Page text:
“Crucify him! Crucify him!”
Last Sunday, we played our part, joining in the dramatic reading of the events leading up to Jesus’ death. We yelled “Let him be crucified!” along with the jealous crowd (Matthew 27). Someone told me afterward that she always waffles about whether or not to say those words out loud with the rest of the congregation; it makes her uncomfortable, and it just sounds so horrible. I knew what she meant–I closed my eyes this year when I joined in the shout; I just couldn’t bear seeing the angry crowd in front of me, it felt so real.
The horror is that it is real. In dozens of ways, we shout “Crucify him!” every day. When we respond in anger, when we deceive and rationalize, choosing the easy way out instead of the truth, we turn our backs on the reality that God offers us. It’s like throwing God’s playbook into the trash and letting the door slam as we walk away. We insist on our own way and our own wisdom, just like Adam and Eve in the garden, just like Jesus’ disciples who were scattered in Gethsemane’s garden–just like every human throughout time; except for Jesus himself.
What a strange God we worship. What kind of God leaves his abode to come down to this broken place called earth? Once arrived, what kind of God takes on the limitations and stresses of human life, living inside the confines of a human being? As a human, what kind of God endures a fraudulent trial leading to trumped-up death charges and a humiliating spectacle of an execution? What kind of life is that? What is he revealing to us about the truth of love?
As Jesus hangs on the cross (as he did at this very hour), people mock him; someone asks, “If you saved others, why can’t you save yourself?” Another says, “If you’re really God, the way you say you are, why don’t you come down? If you did, we’d surely believe you then!” Can you imagine the temptation Jesus might have faced? Indeed, in the garden with his disciples the night before, he has already laid his cards out with his Father, begging that he not actually have to go through with the whole thing, desperate to find another way out.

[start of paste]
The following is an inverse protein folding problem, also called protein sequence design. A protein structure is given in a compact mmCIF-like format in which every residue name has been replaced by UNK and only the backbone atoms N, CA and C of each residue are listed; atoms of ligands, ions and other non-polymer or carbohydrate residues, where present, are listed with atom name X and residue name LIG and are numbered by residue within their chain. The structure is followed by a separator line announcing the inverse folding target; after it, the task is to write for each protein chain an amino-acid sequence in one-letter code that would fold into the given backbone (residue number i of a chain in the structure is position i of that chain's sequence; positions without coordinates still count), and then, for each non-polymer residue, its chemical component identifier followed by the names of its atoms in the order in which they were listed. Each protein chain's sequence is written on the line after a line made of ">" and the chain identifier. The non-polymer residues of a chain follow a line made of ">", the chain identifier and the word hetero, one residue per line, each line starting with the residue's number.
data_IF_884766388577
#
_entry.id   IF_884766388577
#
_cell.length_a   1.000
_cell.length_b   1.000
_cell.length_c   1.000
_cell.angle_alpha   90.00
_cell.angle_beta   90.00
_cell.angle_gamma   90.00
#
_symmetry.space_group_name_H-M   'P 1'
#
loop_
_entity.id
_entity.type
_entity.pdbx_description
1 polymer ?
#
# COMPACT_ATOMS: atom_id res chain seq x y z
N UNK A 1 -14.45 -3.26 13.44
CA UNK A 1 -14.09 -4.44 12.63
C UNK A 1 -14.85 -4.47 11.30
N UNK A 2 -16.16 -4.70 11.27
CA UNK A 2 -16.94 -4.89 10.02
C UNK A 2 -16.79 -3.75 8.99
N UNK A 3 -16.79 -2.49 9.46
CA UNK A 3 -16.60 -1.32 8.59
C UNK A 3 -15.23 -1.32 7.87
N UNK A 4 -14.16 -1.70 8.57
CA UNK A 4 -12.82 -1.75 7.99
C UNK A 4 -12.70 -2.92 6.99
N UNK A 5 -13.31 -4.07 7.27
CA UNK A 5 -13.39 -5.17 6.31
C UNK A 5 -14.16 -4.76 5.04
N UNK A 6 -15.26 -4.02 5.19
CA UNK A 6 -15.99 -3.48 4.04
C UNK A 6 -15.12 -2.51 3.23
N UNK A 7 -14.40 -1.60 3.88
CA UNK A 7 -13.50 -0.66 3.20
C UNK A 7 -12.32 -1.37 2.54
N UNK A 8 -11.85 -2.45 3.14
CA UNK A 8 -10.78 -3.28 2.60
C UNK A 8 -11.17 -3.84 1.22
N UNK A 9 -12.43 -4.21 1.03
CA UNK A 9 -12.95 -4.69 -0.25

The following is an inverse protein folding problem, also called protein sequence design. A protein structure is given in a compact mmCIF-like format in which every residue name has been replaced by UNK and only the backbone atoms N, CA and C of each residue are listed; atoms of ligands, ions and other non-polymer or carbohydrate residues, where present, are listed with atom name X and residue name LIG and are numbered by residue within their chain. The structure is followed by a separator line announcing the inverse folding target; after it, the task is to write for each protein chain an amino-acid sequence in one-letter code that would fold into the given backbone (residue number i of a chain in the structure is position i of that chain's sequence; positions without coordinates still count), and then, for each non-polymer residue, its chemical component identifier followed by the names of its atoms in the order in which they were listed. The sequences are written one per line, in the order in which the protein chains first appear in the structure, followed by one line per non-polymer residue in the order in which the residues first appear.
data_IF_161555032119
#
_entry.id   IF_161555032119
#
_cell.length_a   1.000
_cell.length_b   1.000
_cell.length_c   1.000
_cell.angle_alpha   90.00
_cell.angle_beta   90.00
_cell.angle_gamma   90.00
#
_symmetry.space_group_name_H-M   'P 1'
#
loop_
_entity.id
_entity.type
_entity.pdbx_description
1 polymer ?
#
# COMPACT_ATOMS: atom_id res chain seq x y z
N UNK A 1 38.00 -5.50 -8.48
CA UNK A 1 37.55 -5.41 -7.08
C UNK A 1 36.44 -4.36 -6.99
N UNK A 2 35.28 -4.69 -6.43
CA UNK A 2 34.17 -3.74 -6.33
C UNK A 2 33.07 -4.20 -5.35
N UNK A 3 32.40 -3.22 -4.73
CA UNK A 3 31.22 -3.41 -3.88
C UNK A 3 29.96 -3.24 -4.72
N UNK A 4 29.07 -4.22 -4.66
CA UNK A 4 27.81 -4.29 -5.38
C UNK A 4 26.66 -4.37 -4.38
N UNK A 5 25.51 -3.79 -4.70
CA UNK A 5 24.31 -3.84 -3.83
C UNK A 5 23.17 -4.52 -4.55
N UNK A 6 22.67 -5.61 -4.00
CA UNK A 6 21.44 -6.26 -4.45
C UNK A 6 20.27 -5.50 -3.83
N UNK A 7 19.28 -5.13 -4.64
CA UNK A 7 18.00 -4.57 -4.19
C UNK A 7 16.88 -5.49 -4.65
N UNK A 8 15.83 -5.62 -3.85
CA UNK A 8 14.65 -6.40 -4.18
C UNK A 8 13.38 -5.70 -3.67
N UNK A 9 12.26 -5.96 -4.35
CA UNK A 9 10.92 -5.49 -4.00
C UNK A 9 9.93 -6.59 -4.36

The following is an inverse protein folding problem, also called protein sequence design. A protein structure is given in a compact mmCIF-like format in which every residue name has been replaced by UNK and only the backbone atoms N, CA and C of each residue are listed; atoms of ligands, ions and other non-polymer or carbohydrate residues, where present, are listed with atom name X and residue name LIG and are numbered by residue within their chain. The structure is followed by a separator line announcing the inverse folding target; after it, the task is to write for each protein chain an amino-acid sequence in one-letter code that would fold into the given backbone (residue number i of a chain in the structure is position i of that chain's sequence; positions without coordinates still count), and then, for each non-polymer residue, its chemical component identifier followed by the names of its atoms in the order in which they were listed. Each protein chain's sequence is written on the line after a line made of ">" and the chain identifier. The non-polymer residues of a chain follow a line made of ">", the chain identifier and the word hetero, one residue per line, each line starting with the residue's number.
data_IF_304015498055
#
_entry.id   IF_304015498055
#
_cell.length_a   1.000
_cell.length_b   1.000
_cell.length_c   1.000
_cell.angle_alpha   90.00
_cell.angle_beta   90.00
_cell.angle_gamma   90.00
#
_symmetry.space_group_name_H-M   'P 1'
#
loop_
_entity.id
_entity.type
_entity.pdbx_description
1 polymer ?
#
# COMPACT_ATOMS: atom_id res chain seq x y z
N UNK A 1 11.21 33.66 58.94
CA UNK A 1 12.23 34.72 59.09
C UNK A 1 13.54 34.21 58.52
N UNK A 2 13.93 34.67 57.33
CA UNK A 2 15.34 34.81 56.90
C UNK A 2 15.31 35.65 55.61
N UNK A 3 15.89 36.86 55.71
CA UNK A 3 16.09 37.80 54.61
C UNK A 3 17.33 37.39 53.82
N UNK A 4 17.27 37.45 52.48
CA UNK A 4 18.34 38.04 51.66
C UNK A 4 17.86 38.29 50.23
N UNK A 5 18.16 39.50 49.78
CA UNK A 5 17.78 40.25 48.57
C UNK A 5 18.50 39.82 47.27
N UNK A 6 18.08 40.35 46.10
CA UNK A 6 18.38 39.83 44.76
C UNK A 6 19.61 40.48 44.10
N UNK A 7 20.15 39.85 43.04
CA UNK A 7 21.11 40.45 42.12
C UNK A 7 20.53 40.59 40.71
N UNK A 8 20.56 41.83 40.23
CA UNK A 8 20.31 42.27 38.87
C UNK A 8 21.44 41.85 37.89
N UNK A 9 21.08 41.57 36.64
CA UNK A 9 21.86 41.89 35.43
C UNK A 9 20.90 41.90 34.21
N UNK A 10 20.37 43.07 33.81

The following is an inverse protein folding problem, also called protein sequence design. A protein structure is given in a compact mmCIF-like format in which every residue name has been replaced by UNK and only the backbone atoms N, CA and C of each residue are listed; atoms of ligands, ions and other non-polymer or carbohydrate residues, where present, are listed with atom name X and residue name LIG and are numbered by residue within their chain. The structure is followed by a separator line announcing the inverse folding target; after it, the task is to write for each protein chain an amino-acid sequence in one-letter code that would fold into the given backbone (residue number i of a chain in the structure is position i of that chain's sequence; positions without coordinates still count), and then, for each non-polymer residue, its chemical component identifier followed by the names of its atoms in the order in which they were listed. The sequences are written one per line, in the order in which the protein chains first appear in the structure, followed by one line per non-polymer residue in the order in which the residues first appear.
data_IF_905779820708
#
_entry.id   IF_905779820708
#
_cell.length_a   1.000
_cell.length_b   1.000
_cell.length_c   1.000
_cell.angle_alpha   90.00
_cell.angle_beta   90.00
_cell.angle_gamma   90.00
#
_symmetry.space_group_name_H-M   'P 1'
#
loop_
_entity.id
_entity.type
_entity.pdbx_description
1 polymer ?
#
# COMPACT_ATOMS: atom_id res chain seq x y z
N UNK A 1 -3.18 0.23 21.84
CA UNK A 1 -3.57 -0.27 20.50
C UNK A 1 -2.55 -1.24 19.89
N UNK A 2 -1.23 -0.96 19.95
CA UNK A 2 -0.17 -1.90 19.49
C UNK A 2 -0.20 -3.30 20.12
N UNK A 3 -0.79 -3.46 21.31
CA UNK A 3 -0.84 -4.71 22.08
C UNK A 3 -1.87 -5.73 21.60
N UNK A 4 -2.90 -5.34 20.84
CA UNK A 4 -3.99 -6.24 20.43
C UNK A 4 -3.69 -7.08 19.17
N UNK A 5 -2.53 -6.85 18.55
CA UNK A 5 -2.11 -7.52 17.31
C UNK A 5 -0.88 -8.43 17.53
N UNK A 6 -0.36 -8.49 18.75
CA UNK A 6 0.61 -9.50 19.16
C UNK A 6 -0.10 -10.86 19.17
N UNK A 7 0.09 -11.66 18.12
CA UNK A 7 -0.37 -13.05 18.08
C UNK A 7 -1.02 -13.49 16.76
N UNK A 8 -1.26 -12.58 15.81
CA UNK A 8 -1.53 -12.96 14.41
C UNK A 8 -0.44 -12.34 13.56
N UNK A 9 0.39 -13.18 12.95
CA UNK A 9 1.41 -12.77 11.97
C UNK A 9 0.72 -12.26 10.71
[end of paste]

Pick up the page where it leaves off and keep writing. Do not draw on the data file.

Abandoned and hanging on a cross, Jesus, the Son of God, stayed. While he was spit on, ridiculed, beaten, and nailed, he refused to turn his back on the people who were torturing him. Jesus never pulled the release valve, Jesus never left us. He was committed to showing humanity what love means by never turning his back on us even if that meant that he would have to die. There was finally nothing else left for Evil to try except to force God’s hand by threatening him with death if he didn’t give up on people. Jesus stayed.
The same crowds who had shouted a few days earlier that he was their hero turned quickly into the angry, jealous crowds who pushed at him to crack and then turned their backs to let him die. How often do we experience the same swift change in our lives? Our best friend suddenly becomes our most effective attacker; our well-ordered life is shaken into a disaster; the most reliable part of our day is ripped out from under us, leaving a gaping hole. We all suffer abandonment that leaves us wondering which way is up.
Though we may not know which way is up, or how to keep moving through the mess of life, or how to withstand the attacks of someone we love, Jesus has shown that God will stay right next to us. Staying meant death, but Jesus chose not to use his power as God to get him out of the mess humanity had made around him; he only ever called upon the power of God to help others, never himself.
Jesus still calls upon the power of God to help us, even though we’re just as fickle and cowardly and arrogant and skeptical as the crowds who surrounded him at his death. Jesus never left them alone, even when the price to stay was death. Even though we turn our backs on God, he will never leave us alone. Jesus stays, Jesus stays.